Simple solution to ensure raw egg safety

breakfast eggs on toast stock image

South Australian researchers have found a simple solution for preventing salmonellosis caused by eggs through surface contamination, helping Australia’s food services industry.

Eggshells contaminated with Salmonella enterica serovar Typhimurium (ST) pose a health risk, but Flinders University researchers have developed a decontamination method that protects the egg’s usability.

Their work, published recently in the journal Foodborne Pathogens and Disease, was the first study to look at eggshell ST decontamination.

The researchers heated eggs for nine minutes in a sous-vide cooker – equipment commonly found in commercial kitchens – with the water heated to 57C. The process was found to have no significant effect on egg quality or performance as an ingredient, when compared with non-treated eggs.

A preview of the paper, ‘A Successful Technique for the Surface Decontamination of Salmonella enterica Serovar Typhimurium Externally Contaminated Whole Shell Eggs Using Common Commercial Kitchen Equipment’ (November 2019) by Thilini Keerthirathne, Kirstin Ross, Howard Fallowfield and Harriet Whiley is online DOI: 10.1089/fpd.2019.2734

… MEANWHILE: A second study by the Flinders environmental health research team has examined the effectiveness of current Australian guidelines recommending raw-egg mayonnaise should be prepared and stored under 5C and adjusted to a pH less than 4.6 or 4.2.

Despite these guidelines, a significant numbers of salmonellosis outbreaks continue to be recorded every year in Australia.

The researchers found that the survival of Salmonella Typhimurium in mayonnaise is significantly improved at 4C and that lower temperatures protected ST from the bactericidal effect of low pH.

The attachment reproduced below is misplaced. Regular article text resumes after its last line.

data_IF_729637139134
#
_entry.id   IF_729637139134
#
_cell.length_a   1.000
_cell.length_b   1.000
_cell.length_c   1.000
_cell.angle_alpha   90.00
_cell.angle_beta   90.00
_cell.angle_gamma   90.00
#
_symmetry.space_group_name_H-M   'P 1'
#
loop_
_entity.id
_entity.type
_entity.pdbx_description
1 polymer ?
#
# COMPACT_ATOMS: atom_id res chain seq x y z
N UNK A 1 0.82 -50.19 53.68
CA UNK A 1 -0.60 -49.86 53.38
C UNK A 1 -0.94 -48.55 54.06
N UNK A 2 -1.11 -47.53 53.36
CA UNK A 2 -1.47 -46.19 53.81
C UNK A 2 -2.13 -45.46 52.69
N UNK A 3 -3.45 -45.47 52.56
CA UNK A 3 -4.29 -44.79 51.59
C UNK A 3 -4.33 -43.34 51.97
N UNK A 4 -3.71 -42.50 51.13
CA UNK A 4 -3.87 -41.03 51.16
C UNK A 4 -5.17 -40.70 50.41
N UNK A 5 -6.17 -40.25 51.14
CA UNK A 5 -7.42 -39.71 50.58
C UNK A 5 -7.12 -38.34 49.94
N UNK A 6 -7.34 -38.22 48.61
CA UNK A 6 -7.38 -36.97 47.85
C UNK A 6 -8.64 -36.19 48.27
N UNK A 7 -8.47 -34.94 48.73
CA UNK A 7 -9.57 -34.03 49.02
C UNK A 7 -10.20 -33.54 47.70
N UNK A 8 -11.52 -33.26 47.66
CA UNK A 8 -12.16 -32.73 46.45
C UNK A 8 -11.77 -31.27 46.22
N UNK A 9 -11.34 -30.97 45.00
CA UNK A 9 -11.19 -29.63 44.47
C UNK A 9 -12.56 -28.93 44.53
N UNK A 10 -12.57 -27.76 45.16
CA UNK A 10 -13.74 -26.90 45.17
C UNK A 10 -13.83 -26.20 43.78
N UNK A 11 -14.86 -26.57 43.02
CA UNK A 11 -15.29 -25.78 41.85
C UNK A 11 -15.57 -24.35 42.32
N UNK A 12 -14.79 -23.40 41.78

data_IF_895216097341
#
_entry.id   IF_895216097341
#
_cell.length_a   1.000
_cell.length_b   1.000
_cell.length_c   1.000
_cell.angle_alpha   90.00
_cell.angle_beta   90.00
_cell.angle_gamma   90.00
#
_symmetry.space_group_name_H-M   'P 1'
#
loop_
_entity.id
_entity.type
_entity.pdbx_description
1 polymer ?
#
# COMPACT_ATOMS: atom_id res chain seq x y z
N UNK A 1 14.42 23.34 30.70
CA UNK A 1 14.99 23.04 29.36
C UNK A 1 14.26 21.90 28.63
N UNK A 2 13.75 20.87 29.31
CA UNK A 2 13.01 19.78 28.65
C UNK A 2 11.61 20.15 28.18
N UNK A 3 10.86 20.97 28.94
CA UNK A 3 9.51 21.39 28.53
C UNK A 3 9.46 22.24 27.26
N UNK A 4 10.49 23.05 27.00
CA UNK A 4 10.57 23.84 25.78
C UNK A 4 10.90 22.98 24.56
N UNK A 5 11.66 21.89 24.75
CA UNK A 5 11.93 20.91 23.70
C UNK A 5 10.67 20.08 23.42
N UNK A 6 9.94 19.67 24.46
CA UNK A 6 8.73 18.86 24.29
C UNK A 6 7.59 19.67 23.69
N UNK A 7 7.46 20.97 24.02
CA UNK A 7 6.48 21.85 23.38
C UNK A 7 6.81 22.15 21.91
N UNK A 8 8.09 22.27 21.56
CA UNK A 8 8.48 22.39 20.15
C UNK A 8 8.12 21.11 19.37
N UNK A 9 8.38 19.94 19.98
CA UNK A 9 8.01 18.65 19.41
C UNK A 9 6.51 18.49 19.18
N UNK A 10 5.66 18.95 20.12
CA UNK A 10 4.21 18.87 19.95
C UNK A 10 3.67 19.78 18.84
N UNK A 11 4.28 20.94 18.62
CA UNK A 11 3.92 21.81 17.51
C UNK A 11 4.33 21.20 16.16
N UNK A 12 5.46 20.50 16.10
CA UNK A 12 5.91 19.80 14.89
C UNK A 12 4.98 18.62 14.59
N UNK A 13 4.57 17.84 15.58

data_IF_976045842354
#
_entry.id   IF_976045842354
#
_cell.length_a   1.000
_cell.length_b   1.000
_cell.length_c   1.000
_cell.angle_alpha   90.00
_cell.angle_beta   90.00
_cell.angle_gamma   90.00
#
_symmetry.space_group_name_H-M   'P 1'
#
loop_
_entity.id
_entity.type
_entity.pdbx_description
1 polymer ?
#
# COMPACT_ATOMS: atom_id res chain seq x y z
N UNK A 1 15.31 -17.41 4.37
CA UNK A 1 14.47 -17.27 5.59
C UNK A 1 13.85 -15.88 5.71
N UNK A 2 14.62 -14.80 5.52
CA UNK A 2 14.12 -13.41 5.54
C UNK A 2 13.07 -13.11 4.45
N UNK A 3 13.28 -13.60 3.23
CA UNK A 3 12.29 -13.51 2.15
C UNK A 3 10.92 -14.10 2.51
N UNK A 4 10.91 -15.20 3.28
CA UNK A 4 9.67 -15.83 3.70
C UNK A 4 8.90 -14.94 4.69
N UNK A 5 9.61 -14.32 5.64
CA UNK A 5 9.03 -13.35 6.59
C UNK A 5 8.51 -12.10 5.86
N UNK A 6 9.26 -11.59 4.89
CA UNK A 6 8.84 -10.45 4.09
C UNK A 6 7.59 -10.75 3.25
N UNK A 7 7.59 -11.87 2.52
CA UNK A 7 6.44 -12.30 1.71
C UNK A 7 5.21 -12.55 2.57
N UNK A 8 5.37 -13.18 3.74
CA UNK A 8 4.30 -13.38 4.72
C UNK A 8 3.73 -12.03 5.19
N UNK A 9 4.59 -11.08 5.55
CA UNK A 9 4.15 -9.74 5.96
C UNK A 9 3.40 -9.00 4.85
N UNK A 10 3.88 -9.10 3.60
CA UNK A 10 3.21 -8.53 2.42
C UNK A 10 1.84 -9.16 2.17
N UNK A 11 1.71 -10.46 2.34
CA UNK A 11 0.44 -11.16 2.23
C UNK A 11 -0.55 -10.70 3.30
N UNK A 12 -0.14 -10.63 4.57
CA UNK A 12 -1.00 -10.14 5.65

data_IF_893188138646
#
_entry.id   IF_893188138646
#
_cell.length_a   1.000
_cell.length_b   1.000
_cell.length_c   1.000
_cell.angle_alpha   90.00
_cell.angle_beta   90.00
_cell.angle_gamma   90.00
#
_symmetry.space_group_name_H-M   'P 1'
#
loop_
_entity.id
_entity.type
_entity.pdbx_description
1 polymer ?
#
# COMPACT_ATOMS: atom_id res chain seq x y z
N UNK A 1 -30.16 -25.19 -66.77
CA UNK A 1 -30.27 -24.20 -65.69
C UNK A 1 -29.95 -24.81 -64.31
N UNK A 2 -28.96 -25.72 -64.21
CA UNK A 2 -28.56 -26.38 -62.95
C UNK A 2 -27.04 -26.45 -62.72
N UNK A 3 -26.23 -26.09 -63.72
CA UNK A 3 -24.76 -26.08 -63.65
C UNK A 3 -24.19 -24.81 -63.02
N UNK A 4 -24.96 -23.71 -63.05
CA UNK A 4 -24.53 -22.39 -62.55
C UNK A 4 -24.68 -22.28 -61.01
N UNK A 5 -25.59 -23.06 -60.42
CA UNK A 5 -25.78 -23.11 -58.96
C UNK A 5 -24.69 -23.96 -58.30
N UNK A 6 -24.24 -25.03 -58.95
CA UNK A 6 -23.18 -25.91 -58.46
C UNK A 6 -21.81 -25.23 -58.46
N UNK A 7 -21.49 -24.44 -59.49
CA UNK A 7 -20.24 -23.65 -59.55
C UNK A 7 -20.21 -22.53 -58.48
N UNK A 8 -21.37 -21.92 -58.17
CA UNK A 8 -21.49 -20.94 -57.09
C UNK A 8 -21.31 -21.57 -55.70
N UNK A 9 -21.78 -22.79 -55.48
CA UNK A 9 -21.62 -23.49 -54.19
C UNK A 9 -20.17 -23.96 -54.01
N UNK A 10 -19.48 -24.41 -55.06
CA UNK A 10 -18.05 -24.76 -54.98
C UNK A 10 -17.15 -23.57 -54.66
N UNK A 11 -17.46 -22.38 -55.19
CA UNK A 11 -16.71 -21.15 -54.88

“We found that the preparation of mayonnaise at pH 4.2 or less and incubating it at room temperature for at least 24 hours could reduce the incidence of salmonellosis,” said researcher Thilini Keerthirathne.

“But there is a risk of storing mayonnaise at 37C. If the pH is not correctly measured, the warmer temperatures will promote the growth of salmonella. As such it is crucial to ensure the pH of the mayonnaise is at pH 4.2 or less.”

This study, ‘The Combined Effect of pH and Temperature on the Survival of Salmonella enterica Serovar Typhimurium and Implications for the Preparation of Raw Egg Mayonnaise’ (November 2019) by TP Keerthirathne, K Ross, H Fallowfield and H Whiley has been published in Pathogens journal. DOI:10.3390/pathogens8040218

PhD candidate Ms Keerthirathne said these two studies could help curb foodborne salmonellosis outbreaks related to eggs and raw egg products.

In Australia it was estimated that annually there are 4.1 million cases of food-borne illness including 30,000 hospitalisations and 100 fatalities. One of the most prevalent causes of food-borne illness is salmonellosis.

Over the past decade in Australia the incidence of salmonellosis has increased from 40.9 per 100,000 population in 2005 to 71.5 per 100,000 population in 2015. One of the most common sources of salmonellosis has been identified as raw eggs and egg products.

Source: Flinders University